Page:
As McGregor pointed out, Japan cannot handle China alone, thus Japan wants the U.S. to place troops in Asia and eagerly engages the U.S. to strengthen the US-Japan Mutual Defense Treaty allowing Japan to expand military forces, endorsing her right-wing government's intent to revise its pacifist constitution to permit Japan military to attack as well as to engage in more war exercises with the U.S. in the Pacific. However, the presence of the U.S. in Asia should not raise the tension in Asia leading to war. As China is making effort to demonstrate to her neighbors and the world that her rise is peaceful not hegemonic, then shouldn’t the U.S. think twice before placing a threatening military power in Asia? What for? To have a war with China? Or to assist Japan to counter China again? These are unethical thoughts. What does the U.S. gain in assisting Japan to return to her pre-war glory? History showed us there was a brutal Imperial Japan attacking the U.S. but never a war-monger China. In the two Asian wars the U.S. involved in, China was forced into the Korean War by the Soviet and Soviet-US confrontation. In the Vietnam War, China actually disengaged with the Soviet and ultimately helped the U.S. in ending the war.
Another recent development can also illustrate the delicate Sino-Japan relationship. Though not a party in the South China Sea (SCS), Japan arbitrarily took sides against China (support the arbitration court case filed by the Philippines who discarded it later). Japan openly advocated a ‘China Threat’ theory and diplomatically trying to build defense treaties with Asian nations to form a Japan-centric military alliance, presumably with permission of the U.S. The SCS was peaceful; the disputes of small islands were old fishing right issues which China sensibly preferred to handle them through bilateral negotiations. Hindsight, the island constructions made by China would never got accelerated if the U.S. did not threaten China and SCS with Freedom of Navigation Operation (FON OP) which developing into military confrontation would potentially choke China’s trade route transporting 60% or more goods to and fro China. Why has Japan been busy building military alliances and beating war drums for the U.S.? As a great power, China is inviting Asian nations to engage joint developments. The real balance of power the Asian countries wished for is for peace not for tension, thus what will the U.S. gain by playing with Japan in a ‘China Threat’ drama, not crafted by rational thoughts?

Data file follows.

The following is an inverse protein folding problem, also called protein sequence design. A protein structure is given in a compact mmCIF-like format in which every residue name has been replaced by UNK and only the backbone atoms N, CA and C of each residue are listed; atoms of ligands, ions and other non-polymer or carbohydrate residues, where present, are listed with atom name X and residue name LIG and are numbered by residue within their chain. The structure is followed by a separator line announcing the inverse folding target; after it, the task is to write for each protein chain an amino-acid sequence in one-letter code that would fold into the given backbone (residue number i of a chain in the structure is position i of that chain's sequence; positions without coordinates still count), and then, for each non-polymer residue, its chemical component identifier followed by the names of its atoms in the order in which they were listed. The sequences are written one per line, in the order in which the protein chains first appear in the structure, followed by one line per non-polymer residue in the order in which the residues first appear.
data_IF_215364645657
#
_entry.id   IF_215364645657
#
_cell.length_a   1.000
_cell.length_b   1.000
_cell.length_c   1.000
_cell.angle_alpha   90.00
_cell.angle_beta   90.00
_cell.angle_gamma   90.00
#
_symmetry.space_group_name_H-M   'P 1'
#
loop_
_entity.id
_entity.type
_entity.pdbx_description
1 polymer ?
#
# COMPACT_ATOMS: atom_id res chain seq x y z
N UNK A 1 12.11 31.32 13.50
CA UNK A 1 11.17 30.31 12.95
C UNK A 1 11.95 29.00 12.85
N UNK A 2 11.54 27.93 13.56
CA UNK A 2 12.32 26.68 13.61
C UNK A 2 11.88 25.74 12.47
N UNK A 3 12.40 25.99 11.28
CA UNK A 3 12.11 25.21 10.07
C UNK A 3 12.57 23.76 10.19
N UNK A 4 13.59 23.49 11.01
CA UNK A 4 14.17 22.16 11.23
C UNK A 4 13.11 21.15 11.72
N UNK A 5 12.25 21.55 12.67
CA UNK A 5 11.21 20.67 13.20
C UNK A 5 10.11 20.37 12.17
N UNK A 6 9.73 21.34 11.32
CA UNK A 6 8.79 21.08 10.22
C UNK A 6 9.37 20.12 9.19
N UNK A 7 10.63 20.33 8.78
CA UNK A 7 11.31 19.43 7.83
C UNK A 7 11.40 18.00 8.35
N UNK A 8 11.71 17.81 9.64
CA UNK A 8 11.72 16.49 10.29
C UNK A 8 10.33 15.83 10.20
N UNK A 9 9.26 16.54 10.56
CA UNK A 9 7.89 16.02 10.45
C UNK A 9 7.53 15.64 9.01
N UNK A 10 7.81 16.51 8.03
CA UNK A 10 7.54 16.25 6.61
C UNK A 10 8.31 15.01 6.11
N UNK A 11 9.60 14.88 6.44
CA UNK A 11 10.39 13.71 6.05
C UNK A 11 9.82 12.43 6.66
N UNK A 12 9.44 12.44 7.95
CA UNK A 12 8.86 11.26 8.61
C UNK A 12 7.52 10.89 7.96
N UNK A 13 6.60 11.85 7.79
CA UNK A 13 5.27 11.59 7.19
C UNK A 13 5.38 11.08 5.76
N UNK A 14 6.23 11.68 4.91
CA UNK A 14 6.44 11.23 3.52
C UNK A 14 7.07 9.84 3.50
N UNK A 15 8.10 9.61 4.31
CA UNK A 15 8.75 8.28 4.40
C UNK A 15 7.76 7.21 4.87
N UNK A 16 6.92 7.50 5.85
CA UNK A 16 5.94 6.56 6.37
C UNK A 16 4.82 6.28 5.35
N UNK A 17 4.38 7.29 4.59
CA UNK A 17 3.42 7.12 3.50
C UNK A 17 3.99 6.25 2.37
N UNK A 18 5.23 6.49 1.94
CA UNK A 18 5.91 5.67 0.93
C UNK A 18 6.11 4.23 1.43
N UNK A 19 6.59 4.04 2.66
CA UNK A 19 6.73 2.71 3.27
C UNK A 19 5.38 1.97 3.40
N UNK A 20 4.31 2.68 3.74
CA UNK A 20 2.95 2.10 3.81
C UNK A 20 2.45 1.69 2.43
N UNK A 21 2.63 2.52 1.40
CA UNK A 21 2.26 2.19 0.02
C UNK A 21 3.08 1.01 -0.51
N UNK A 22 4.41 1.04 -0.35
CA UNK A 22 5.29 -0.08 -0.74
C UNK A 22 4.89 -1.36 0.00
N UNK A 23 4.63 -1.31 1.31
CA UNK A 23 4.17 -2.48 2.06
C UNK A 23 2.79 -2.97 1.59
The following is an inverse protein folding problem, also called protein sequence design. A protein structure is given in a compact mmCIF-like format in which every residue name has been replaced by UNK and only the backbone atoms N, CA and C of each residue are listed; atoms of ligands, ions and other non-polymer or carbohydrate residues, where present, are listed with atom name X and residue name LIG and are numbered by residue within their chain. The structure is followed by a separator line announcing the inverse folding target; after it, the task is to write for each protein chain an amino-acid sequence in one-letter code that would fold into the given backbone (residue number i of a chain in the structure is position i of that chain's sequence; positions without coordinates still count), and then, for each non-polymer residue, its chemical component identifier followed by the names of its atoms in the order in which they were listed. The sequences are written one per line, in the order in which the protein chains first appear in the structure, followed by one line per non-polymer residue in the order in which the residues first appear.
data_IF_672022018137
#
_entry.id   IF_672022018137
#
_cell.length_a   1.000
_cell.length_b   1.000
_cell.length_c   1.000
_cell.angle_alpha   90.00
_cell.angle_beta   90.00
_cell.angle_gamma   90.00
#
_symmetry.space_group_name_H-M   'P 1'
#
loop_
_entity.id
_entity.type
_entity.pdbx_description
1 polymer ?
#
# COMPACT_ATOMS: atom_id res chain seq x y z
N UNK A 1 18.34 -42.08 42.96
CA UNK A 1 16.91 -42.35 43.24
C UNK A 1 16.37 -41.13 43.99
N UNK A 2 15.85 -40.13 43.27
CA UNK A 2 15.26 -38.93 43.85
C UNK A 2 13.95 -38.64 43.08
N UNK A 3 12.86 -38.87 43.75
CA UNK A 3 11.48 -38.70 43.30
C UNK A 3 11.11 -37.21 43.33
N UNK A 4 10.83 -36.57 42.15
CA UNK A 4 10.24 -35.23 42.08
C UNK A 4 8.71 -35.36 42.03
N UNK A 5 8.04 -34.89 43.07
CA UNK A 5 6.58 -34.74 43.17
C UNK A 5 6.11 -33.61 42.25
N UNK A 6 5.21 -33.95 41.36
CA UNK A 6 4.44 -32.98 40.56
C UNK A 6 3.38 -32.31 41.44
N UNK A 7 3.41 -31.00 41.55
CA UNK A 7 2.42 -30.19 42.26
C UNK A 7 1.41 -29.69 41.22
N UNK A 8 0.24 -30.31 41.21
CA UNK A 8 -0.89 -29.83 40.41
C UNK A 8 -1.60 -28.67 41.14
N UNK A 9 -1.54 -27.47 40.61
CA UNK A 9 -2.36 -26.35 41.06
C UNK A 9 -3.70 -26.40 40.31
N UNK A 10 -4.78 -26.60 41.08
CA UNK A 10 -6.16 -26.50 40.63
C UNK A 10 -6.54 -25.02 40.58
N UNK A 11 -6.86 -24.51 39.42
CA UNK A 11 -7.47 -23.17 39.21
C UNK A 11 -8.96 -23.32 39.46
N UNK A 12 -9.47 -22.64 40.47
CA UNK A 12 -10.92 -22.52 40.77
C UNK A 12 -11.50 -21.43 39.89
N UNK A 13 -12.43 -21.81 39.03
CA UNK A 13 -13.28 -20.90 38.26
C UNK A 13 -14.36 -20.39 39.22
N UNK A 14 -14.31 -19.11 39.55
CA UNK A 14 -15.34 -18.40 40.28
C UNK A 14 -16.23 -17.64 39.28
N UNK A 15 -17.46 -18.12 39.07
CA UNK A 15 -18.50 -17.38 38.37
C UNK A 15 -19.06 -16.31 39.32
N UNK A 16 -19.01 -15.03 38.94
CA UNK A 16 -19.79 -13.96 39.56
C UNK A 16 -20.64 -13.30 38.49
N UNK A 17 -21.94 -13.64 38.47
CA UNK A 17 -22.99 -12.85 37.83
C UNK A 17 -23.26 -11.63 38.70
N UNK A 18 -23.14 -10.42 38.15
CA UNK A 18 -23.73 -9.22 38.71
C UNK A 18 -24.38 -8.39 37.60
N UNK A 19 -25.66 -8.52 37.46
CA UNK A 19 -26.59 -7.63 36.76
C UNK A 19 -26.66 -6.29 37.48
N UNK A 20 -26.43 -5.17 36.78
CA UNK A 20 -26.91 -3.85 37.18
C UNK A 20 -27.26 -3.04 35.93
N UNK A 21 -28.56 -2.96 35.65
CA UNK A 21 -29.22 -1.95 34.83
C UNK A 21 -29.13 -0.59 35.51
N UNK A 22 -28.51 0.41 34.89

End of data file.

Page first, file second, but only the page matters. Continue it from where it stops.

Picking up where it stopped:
Japan should realize that accepting honest historical facts and a rising peaceful China is not a bad thing. Japan eagerly promoted the Trans-Pacific Partnership (TPP) a trade agreement excluding China, but ultimately the U.S. pulled out. On the other hand, many of the Chinese initiatives like the One Belt and One Road (OBOR) program, obviously beneficial to the world economy and the Asia Infrastructure Investment Bank (AIIB), surely helpful to Asia, have received overwhelming global support including EU powers. Japan as the third largest economy ought to join the effort for mutual advantages. Recently, the BRICS Summit was held in Xiamen, China, where many political and industrial leaders attended. The 2017 BRICS Summit promises a great future for those participated. Because of BRICS, India and China rationally buried their dispute in Bhutan. This is a bright example that Japan and the U.S. can learn from.
The U.S. is still a superpower. Her behavior has a great influence on other countries. McGregor mentioned that China is building a Sino-centric club, but that is no reason for Japan to be jealous, a business club is not a military alliance like NATO. It opens to everyone. In assessing Sino-Japan relationship, McGregor is partially right about the domestic issues in Japan may be the culprit. China has grown up with sufficient confidence to rely on 'Japan' sentiment to guide her diplomacy. The U.S., reshaping a new administration, is in an excellent position to renew her China policy and revise her legacy strategy based on outdated assessment of China, Russia and Japan. Both the U.S. and China stand to gain if joining hands to pursue economic development for mutual benefits and for world peace.